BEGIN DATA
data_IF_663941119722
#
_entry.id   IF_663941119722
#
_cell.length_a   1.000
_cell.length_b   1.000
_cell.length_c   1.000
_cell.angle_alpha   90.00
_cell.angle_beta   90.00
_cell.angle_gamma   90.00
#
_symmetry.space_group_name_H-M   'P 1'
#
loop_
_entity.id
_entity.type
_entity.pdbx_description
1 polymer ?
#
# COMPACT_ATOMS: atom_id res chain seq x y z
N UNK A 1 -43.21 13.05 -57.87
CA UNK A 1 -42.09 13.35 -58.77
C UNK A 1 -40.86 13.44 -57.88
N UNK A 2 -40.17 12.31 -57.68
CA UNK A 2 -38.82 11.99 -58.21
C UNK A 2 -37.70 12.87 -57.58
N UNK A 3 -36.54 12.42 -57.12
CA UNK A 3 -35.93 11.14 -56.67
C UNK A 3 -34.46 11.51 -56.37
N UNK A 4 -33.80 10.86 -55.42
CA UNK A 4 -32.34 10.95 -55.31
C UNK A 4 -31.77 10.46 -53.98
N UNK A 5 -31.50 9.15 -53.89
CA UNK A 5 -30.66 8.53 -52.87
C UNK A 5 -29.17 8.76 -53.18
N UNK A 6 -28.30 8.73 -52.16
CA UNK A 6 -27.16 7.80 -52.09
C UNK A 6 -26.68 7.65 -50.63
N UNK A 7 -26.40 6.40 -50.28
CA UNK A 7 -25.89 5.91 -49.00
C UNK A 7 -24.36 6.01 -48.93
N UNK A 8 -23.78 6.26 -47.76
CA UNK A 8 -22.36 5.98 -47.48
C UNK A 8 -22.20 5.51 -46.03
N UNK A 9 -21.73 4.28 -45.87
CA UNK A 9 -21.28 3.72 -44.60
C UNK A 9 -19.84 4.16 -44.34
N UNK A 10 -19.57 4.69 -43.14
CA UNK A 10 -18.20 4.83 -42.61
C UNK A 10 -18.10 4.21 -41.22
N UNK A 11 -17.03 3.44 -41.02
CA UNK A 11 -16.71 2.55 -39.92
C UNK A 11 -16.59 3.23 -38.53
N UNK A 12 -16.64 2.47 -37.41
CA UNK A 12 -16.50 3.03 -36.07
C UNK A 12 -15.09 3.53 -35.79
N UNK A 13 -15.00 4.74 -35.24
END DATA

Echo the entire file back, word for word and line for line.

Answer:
data_IF_663941119722
#
_entry.id   IF_663941119722
#
_cell.length_a   1.000
_cell.length_b   1.000
_cell.length_c   1.000
_cell.angle_alpha   90.00
_cell.angle_beta   90.00
_cell.angle_gamma   90.00
#
_symmetry.space_group_name_H-M   'P 1'
#
loop_
_entity.id
_entity.type
_entity.pdbx_description
1 polymer ?
#
# COMPACT_ATOMS: atom_id res chain seq x y z
N UNK A 1 -43.21 13.05 -57.87
CA UNK A 1 -42.09 13.35 -58.77
C UNK A 1 -40.86 13.44 -57.88
N UNK A 2 -40.17 12.31 -57.68
CA UNK A 2 -38.82 11.99 -58.21
C UNK A 2 -37.70 12.87 -57.58
N UNK A 3 -36.54 12.42 -57.12
CA UNK A 3 -35.93 11.14 -56.67
C UNK A 3 -34.46 11.51 -56.37
N UNK A 4 -33.80 10.86 -55.42
CA UNK A 4 -32.34 10.95 -55.31
C UNK A 4 -31.77 10.46 -53.98
N UNK A 5 -31.50 9.15 -53.89
CA UNK A 5 -30.66 8.53 -52.87
C UNK A 5 -29.17 8.76 -53.18
N UNK A 6 -28.30 8.73 -52.16
CA UNK A 6 -27.16 7.80 -52.09
C UNK A 6 -26.68 7.65 -50.63
N UNK A 7 -26.40 6.40 -50.28
CA UNK A 7 -25.89 5.91 -49.00
C UNK A 7 -24.36 6.01 -48.93
N UNK A 8 -23.78 6.26 -47.76
CA UNK A 8 -22.36 5.98 -47.48
C UNK A 8 -22.20 5.51 -46.03
N UNK A 9 -21.73 4.28 -45.87
CA UNK A 9 -21.28 3.72 -44.60
C UNK A 9 -19.84 4.16 -44.34
N UNK A 10 -19.57 4.69 -43.14
CA UNK A 10 -18.20 4.83 -42.61
C UNK A 10 -18.10 4.21 -41.22
N UNK A 11 -17.03 3.44 -41.02
CA UNK A 11 -16.71 2.55 -39.92
C UNK A 11 -16.59 3.23 -38.53
N UNK A 12 -16.64 2.47 -37.41
CA UNK A 12 -16.50 3.03 -36.07
C UNK A 12 -15.09 3.53 -35.79
N UNK A 13 -15.00 4.74 -35.24